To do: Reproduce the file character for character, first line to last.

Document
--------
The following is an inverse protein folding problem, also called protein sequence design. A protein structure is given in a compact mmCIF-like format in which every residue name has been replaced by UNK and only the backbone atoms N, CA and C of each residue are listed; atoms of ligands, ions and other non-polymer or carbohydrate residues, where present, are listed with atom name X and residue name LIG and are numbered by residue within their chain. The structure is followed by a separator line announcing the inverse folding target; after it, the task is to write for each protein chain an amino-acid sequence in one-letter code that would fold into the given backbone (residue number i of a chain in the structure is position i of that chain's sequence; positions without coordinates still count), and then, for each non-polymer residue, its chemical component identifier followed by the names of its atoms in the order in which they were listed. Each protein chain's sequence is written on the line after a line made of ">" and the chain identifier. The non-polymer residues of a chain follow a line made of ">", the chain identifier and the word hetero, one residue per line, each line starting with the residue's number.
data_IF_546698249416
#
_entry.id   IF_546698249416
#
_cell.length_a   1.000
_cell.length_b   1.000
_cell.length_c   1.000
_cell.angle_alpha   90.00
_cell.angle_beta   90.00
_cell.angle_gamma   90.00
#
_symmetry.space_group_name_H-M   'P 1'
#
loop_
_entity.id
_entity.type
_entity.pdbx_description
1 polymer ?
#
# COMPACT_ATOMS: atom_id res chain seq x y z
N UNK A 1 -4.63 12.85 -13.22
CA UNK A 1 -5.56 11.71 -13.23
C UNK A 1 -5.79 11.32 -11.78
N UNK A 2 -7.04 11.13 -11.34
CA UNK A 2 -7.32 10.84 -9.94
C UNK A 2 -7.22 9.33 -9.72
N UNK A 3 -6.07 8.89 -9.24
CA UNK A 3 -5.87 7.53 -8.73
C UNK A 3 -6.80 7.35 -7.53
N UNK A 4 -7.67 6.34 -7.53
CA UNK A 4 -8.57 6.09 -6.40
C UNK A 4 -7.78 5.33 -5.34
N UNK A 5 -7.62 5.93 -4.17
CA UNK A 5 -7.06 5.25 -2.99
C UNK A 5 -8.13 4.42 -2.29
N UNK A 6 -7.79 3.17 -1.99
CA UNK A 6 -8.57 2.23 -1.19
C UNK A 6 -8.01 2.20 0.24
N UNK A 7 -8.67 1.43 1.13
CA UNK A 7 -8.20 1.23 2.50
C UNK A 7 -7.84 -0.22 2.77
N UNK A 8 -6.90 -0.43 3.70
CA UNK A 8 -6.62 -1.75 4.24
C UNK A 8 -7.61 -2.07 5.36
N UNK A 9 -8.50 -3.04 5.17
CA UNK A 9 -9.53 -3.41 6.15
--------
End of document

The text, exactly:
The following is an inverse protein folding problem, also called protein sequence design. A protein structure is given in a compact mmCIF-like format in which every residue name has been replaced by UNK and only the backbone atoms N, CA and C of each residue are listed; atoms of ligands, ions and other non-polymer or carbohydrate residues, where present, are listed with atom name X and residue name LIG and are numbered by residue within their chain. The structure is followed by a separator line announcing the inverse folding target; after it, the task is to write for each protein chain an amino-acid sequence in one-letter code that would fold into the given backbone (residue number i of a chain in the structure is position i of that chain's sequence; positions without coordinates still count), and then, for each non-polymer residue, its chemical component identifier followed by the names of its atoms in the order in which they were listed. Each protein chain's sequence is written on the line after a line made of ">" and the chain identifier. The non-polymer residues of a chain follow a line made of ">", the chain identifier and the word hetero, one residue per line, each line starting with the residue's number.
data_IF_546698249416
#
_entry.id   IF_546698249416
#
_cell.length_a   1.000
_cell.length_b   1.000
_cell.length_c   1.000
_cell.angle_alpha   90.00
_cell.angle_beta   90.00
_cell.angle_gamma   90.00
#
_symmetry.space_group_name_H-M   'P 1'
#
loop_
_entity.id
_entity.type
_entity.pdbx_description
1 polymer ?
#
# COMPACT_ATOMS: atom_id res chain seq x y z
N UNK A 1 -4.63 12.85 -13.22
CA UNK A 1 -5.56 11.71 -13.23
C UNK A 1 -5.79 11.32 -11.78
N UNK A 2 -7.04 11.13 -11.34
CA UNK A 2 -7.32 10.84 -9.94
C UNK A 2 -7.22 9.33 -9.72
N UNK A 3 -6.07 8.89 -9.24
CA UNK A 3 -5.87 7.53 -8.73
C UNK A 3 -6.80 7.35 -7.53
N UNK A 4 -7.67 6.34 -7.53
CA UNK A 4 -8.57 6.09 -6.40
C UNK A 4 -7.78 5.33 -5.34
N UNK A 5 -7.62 5.93 -4.17
CA UNK A 5 -7.06 5.25 -2.99
C UNK A 5 -8.13 4.42 -2.29
N UNK A 6 -7.79 3.17 -1.99
CA UNK A 6 -8.57 2.23 -1.19
C UNK A 6 -8.01 2.20 0.24
N UNK A 7 -8.67 1.43 1.13
CA UNK A 7 -8.20 1.23 2.50
C UNK A 7 -7.84 -0.22 2.77
N UNK A 8 -6.90 -0.43 3.70
CA UNK A 8 -6.62 -1.75 4.24
C UNK A 8 -7.61 -2.07 5.36
N UNK A 9 -8.50 -3.04 5.17
CA UNK A 9 -9.53 -3.41 6.15